Sbarro And The Decline Of The Mall


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The Internet isn't killing Sbarro, but it sure isn't helping.

The venerable mall-based pizza chain filed for bankruptcy protection this morning, just two years after it emerged from its previous go-round with credit protection. And the only thing that has changed in that time is that number of people who peruse the malls where the bulk of its locations are located has shrunk.

Consider this: During the holiday shopping season, foot traffic at retail centers declined 14.6 percent, according to the research firm ShopperTrak—even though sales increased 2.7 percent. The firm expects traffic to decline 9 percent this year. Consumers are obviously using the Internet more, even to reduce browsing.

This is bad news for a company that is dependent upon traffic at these retail centers. And it's no surprise that two of the restaurant chains that have recently filed for bankruptcy are mall-centric—Hot Dog On A Stick filed for bankruptcy earlier this year, and the company fully blamed the mall for its problems. 

Even chains that aren't filing for bankruptcy are apparently struggling with declining retail traffic. BJ's Restaurants' recent sales declines could be tied to that decline—many of the company's locations are in malls or lifestyle centers. The company has listed the decline of retail traffic as one of its risk factors.

Neither Sbarro, nor Hot Dog, are destinations in and of themselves. They rely fully on that foot traffic. And declining foot traffic simply means fewer customers.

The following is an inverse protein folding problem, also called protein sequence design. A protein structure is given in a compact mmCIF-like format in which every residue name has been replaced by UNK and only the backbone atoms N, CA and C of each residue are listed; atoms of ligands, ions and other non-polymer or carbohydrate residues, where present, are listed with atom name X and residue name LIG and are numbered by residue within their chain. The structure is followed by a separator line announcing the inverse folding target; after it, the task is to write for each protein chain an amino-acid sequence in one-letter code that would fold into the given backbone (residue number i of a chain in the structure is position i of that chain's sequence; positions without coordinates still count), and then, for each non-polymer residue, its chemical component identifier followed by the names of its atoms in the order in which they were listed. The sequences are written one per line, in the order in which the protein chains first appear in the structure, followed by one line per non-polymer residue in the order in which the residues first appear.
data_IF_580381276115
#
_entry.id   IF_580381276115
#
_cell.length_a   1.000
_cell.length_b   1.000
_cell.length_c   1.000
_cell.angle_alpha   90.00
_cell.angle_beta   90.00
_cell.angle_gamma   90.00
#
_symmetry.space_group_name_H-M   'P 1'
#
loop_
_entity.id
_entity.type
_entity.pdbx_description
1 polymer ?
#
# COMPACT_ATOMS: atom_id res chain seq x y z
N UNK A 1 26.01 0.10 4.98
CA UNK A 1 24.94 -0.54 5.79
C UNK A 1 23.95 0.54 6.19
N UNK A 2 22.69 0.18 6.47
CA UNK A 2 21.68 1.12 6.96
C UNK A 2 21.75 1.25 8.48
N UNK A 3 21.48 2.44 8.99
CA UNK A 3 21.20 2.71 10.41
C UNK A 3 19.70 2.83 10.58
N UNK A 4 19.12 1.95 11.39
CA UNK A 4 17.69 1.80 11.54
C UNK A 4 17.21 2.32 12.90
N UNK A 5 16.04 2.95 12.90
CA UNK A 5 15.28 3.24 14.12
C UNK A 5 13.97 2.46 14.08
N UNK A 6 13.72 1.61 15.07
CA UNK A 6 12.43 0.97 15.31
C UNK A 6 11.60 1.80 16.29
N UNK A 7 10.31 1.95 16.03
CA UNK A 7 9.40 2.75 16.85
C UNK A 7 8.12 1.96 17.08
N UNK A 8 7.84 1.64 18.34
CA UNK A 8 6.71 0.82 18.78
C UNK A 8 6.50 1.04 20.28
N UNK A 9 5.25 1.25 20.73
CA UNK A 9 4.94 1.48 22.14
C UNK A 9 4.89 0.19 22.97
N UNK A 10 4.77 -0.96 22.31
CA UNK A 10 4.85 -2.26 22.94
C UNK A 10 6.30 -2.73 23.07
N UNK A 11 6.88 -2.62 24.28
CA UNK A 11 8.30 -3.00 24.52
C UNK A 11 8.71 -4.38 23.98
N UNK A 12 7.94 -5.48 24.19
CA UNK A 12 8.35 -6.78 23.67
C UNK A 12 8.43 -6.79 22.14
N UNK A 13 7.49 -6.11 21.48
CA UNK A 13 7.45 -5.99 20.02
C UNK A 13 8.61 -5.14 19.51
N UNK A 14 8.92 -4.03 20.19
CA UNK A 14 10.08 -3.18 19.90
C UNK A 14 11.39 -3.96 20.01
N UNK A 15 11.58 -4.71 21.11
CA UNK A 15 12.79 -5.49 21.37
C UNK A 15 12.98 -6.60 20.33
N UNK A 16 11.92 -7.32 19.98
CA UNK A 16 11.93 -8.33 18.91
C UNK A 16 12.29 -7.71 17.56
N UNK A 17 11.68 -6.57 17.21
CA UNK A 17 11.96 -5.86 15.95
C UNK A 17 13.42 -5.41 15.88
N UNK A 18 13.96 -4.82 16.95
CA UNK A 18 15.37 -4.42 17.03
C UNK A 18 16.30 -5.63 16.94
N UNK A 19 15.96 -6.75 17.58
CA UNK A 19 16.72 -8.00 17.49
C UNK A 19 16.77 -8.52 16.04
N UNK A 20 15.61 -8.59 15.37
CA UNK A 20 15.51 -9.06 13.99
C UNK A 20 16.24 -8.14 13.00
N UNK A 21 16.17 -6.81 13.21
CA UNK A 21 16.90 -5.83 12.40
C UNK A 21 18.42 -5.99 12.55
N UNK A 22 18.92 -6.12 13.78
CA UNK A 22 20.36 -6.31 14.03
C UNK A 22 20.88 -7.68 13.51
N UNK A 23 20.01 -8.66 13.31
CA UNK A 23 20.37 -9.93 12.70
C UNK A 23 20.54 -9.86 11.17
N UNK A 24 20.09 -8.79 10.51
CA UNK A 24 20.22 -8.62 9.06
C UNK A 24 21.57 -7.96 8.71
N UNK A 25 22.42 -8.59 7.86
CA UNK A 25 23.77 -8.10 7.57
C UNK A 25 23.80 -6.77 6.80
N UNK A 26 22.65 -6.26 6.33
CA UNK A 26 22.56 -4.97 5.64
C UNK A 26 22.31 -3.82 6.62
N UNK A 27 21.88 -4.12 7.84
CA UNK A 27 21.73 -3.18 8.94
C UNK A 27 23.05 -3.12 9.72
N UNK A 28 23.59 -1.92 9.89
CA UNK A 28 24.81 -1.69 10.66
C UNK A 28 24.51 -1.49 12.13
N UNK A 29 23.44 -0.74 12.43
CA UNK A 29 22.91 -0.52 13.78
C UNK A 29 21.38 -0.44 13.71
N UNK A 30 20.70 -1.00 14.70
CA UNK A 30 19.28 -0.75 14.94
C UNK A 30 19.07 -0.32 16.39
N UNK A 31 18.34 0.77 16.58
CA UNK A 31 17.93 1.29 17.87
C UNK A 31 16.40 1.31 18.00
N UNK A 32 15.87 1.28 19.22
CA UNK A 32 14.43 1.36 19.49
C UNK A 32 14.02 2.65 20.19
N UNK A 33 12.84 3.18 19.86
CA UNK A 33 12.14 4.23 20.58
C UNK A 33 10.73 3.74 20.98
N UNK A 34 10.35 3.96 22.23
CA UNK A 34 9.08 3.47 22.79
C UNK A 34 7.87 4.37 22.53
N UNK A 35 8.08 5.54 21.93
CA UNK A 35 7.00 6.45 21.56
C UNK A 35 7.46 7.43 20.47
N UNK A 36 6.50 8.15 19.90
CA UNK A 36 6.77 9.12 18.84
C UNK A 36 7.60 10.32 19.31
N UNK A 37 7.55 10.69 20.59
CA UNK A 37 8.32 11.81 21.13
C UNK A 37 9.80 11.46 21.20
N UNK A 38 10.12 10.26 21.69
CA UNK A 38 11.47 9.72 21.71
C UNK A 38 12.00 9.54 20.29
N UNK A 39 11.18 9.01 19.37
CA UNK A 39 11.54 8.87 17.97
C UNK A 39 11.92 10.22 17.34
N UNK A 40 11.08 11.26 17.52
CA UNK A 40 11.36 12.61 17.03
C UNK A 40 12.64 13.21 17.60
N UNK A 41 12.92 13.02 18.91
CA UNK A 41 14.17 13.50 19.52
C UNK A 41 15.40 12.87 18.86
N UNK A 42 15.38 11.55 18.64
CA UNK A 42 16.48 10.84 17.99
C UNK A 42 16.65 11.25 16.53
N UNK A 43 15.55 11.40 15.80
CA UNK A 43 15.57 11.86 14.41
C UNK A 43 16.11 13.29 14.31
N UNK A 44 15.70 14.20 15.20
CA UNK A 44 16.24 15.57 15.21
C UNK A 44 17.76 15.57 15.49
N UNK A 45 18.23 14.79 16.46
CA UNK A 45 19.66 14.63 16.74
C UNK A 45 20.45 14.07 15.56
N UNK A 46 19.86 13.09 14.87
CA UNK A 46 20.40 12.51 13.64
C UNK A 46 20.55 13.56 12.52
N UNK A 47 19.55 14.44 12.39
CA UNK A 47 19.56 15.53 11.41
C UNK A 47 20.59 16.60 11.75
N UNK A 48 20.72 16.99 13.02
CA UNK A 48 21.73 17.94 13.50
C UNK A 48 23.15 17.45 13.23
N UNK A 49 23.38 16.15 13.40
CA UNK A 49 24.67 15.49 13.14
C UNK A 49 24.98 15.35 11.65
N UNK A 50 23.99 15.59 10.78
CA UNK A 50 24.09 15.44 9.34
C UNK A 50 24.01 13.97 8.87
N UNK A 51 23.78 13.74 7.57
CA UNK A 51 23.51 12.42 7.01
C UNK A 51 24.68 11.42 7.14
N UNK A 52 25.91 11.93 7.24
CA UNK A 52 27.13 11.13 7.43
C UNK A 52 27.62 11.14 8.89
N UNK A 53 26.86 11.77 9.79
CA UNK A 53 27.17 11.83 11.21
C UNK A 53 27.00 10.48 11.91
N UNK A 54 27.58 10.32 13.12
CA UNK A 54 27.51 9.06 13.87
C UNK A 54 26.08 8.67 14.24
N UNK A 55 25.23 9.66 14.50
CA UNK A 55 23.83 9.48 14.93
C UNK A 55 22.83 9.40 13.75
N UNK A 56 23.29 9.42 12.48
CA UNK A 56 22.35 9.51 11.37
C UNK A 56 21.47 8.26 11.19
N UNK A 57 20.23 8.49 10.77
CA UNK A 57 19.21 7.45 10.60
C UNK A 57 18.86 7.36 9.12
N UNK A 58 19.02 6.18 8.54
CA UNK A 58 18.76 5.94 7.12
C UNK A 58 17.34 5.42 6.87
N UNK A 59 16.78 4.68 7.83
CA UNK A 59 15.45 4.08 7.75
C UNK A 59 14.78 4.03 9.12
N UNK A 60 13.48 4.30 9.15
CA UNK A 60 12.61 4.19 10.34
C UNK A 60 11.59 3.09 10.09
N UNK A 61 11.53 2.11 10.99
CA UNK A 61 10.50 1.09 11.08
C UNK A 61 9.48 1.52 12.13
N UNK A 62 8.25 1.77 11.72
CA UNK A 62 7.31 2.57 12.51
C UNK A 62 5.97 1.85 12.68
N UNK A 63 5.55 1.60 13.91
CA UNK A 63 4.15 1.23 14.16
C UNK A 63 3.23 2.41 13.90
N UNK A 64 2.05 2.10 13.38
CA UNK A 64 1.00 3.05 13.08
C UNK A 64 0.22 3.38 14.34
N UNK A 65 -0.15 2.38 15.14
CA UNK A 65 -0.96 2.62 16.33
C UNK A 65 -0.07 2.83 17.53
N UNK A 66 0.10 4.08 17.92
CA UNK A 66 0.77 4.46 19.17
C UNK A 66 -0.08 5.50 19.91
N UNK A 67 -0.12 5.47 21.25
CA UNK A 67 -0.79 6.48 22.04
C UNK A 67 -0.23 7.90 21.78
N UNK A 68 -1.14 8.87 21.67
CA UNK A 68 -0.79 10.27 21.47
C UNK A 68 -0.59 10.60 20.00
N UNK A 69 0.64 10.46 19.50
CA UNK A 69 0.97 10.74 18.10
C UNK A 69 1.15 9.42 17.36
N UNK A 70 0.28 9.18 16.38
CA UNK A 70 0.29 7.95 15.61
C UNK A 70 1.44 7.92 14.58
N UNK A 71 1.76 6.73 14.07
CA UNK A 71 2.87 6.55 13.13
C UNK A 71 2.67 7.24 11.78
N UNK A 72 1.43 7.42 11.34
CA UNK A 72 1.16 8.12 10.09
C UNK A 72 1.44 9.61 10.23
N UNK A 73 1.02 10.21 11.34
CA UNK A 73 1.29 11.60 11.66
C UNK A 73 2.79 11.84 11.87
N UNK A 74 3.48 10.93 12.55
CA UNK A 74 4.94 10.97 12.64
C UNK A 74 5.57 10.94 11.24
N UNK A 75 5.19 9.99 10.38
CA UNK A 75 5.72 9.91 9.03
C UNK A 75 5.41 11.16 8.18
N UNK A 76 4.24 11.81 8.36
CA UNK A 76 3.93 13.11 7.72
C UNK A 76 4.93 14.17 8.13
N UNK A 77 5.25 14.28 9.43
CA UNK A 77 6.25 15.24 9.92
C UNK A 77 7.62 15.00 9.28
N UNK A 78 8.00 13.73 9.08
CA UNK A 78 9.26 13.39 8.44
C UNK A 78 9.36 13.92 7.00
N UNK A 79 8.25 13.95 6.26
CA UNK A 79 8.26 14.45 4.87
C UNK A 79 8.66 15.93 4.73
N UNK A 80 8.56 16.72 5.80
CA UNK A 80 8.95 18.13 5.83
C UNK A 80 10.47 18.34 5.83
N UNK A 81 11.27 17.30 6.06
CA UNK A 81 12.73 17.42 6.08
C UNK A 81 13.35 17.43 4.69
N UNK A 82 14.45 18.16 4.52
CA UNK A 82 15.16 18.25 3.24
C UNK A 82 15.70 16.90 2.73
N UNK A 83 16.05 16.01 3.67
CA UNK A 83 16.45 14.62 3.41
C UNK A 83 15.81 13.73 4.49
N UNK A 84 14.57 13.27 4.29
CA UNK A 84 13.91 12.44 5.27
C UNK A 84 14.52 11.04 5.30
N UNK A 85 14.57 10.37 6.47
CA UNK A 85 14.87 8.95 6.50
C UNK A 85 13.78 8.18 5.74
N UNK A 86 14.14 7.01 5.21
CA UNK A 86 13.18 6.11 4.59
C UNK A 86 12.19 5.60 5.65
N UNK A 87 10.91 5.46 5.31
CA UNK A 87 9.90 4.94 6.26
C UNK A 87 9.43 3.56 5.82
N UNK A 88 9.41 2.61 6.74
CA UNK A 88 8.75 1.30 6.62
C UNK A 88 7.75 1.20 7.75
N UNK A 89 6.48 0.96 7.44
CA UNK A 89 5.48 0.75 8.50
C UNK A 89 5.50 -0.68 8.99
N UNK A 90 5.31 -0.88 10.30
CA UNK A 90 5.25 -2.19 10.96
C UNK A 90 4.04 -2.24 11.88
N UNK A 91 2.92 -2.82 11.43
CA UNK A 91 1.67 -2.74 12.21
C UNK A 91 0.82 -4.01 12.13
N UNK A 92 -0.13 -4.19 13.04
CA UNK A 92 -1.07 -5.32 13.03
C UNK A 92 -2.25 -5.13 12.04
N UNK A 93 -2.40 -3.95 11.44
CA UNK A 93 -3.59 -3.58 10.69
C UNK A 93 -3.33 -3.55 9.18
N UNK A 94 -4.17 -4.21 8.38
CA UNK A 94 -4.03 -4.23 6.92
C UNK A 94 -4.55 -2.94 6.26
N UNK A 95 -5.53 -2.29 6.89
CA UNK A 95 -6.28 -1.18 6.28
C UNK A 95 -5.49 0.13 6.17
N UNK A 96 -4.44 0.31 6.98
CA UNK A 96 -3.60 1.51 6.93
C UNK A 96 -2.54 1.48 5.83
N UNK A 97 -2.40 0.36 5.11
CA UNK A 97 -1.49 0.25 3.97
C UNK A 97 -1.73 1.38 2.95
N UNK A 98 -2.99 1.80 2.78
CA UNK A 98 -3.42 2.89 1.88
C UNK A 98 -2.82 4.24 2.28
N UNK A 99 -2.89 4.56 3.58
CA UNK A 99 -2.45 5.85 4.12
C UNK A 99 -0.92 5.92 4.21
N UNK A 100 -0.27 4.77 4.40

In January, both Moody's Investors Service and Standard & Poor's downgraded Sbarro's debt, in part because of a bad fourth quarter. The company relies heavily on the holiday shopping season for much of its annual sales, and the negative traffic numbers were brutal on the company, apparently. "Sbarro's cash flow is seasonal due to its reliance on shopping mall traffic patterns in the fourth quarter, which saw significant weakness during the 2013 holiday season," Moody's wrote. Cash flow is typically negative in the first three quarters of the year.

But Sbarro has also done little to set itself apart and give customers a reason to go to its restaurants even when they do shop. In an era when consumers are yearning for quality, the company serves reheated pizza and other Italian items. There is no reason to go to Sbarro unless you're out at a mall and it's convenient.

But even when it is convenient, the company often isn't the primary destination—malls are highly competitive places, after all. I go to a mall and have several different options. Indeed, those options have been increasing in recent years as shopping centers have turned to restaurants as replacements for retail shops that are closing.

Indeed, many of the comments we've read on social media and the Internet has said that very thing. Take this Tweet, from @HYCredit: "No one's ever been tempted by Sbarro. It's an 'I'm starving & it's the only real food nearby' thing. Losing strategy in 2014."

Standard and Poor's, which downgraded Sbarro's ratings further today on news of the bankruptcy, said that the company's management made various efforts after the 2011 bankruptcy to reinvigorate the brand, but sales and traffic were still declining through the end of December last year. Perhaps one sign that whatever Sbarro was working on hadn't been effective: Jim Greco, who took the helm of the chain after its bankruptcy, left the concept a year ago.

As we said last week, consumers aren't eating out as much as they did a decade ago. And they are less tolerant of poor quality. Companies that don't keep their strong connection with customers are losing out.

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